Liberia's first case in 3 weeks, reported recently in the media, involves a patient who first sought care on Mar 19 at a Monrovia hospital and was diagnosed the next day as having Ebola virus disease (EVD). Investigations into how the woman was infected are ongoing, but Liberian health officials have said she is dating an Ebola survivor and that samples from her boyfriend have been obtained for testing, the Associated Press (AP) reported yesterday.
Ebola survivors aren't typically considered contagious, but some studies suggest the virus can remain in semen, and the WHO urges survivors to abstain from sex for at least 3 months after treatment.
The WHO said 71 of the woman's contacts have been identified and are being monitored. Though Liberia's Ebola cases have dropped off dramatically in recent months and have stayed low, the country is still evaluating several suspected cases—last week labs tested 238 new samples for Ebola.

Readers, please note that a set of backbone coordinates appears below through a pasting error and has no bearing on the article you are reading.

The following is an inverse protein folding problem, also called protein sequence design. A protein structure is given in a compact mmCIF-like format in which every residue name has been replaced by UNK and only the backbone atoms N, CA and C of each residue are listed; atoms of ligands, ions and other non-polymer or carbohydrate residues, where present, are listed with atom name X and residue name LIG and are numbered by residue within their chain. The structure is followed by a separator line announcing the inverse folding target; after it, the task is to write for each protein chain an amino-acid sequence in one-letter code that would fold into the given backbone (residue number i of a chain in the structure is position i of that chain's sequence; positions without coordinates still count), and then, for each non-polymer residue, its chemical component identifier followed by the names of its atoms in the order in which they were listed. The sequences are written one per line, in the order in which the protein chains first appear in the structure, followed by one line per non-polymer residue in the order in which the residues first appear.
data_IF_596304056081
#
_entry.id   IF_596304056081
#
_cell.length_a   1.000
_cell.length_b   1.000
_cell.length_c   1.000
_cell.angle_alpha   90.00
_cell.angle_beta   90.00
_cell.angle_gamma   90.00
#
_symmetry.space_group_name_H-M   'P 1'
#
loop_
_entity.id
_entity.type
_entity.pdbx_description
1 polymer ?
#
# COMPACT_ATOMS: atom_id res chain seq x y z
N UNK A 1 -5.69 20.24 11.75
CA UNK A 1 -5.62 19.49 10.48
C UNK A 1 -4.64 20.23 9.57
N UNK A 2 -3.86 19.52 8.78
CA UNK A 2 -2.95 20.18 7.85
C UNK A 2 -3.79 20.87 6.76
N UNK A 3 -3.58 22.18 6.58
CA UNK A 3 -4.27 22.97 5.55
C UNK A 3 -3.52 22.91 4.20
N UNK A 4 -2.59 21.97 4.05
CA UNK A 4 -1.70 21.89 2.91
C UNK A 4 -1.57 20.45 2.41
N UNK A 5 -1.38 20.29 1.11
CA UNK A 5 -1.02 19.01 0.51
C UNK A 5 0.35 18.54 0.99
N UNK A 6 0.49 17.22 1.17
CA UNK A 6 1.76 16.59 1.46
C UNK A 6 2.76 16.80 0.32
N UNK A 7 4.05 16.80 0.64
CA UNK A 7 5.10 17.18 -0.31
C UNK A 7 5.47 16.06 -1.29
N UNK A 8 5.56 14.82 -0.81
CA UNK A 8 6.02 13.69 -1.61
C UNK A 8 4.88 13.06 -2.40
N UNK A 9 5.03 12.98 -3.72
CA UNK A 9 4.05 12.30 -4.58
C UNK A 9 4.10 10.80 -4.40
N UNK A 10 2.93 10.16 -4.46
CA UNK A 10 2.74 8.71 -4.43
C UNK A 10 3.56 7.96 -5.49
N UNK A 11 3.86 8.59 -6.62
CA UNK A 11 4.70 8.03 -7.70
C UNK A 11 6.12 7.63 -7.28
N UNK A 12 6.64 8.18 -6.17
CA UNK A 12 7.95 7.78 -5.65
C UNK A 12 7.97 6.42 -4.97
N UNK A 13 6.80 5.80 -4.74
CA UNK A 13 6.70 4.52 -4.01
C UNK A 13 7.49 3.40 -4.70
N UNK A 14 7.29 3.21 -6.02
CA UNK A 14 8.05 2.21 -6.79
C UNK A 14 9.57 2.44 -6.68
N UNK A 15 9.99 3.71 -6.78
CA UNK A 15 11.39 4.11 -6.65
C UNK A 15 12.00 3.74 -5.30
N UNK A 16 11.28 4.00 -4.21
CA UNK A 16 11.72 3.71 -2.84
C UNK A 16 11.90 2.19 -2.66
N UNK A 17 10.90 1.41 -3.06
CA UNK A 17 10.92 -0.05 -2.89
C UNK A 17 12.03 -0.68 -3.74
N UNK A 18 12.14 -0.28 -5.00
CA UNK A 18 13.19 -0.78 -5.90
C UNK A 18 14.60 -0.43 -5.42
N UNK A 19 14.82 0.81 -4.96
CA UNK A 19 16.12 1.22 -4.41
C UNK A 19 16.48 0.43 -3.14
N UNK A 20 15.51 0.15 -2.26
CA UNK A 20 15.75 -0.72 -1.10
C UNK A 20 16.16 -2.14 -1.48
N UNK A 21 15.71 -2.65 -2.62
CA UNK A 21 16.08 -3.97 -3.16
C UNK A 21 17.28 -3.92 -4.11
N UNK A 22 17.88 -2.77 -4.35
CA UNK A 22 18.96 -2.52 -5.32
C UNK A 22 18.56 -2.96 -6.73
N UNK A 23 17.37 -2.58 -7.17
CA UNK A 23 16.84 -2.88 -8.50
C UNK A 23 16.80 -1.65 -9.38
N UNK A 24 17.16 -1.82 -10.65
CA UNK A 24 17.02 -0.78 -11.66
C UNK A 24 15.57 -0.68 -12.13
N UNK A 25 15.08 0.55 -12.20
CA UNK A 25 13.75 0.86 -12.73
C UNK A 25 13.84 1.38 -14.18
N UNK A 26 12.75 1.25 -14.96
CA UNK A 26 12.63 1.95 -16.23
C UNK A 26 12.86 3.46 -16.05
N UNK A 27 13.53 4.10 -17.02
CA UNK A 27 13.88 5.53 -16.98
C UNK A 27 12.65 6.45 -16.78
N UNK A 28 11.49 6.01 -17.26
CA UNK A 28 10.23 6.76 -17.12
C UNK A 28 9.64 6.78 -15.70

Only one new Ebola infection was reported in a healthcare worker last week—in Conakry—lifting the total number of health workers infected in the outbreak to 853, which includes 494 deaths.
MSF airs response concerns
Meanwhile, Doctors without Borders (MSF) warned yesterday in its latest assessment that the outbreak is still far from over, with the number of weekly cases reported from the region still higher than in any previous outbreak, and too many cases still coming from unknown transmission chains. "One case can be enough to reignite the epidemic," it said.
It said two pillars of the response are missing, both of them crucial for getting to zero cases: regional cooperation to ensure that new cases aren't "imported" into Ebola-free zones and community awareness, which remains low in some areas.
MSF also noted that concerns persist about health needs that aren't related to Ebola, such as damages to an already-weak public health system and shuttered hospitals. It also said the outbreak response has created gaps in preventive health services, such as routine immunizations and ongoing care for people with HIV and other chronic conditions.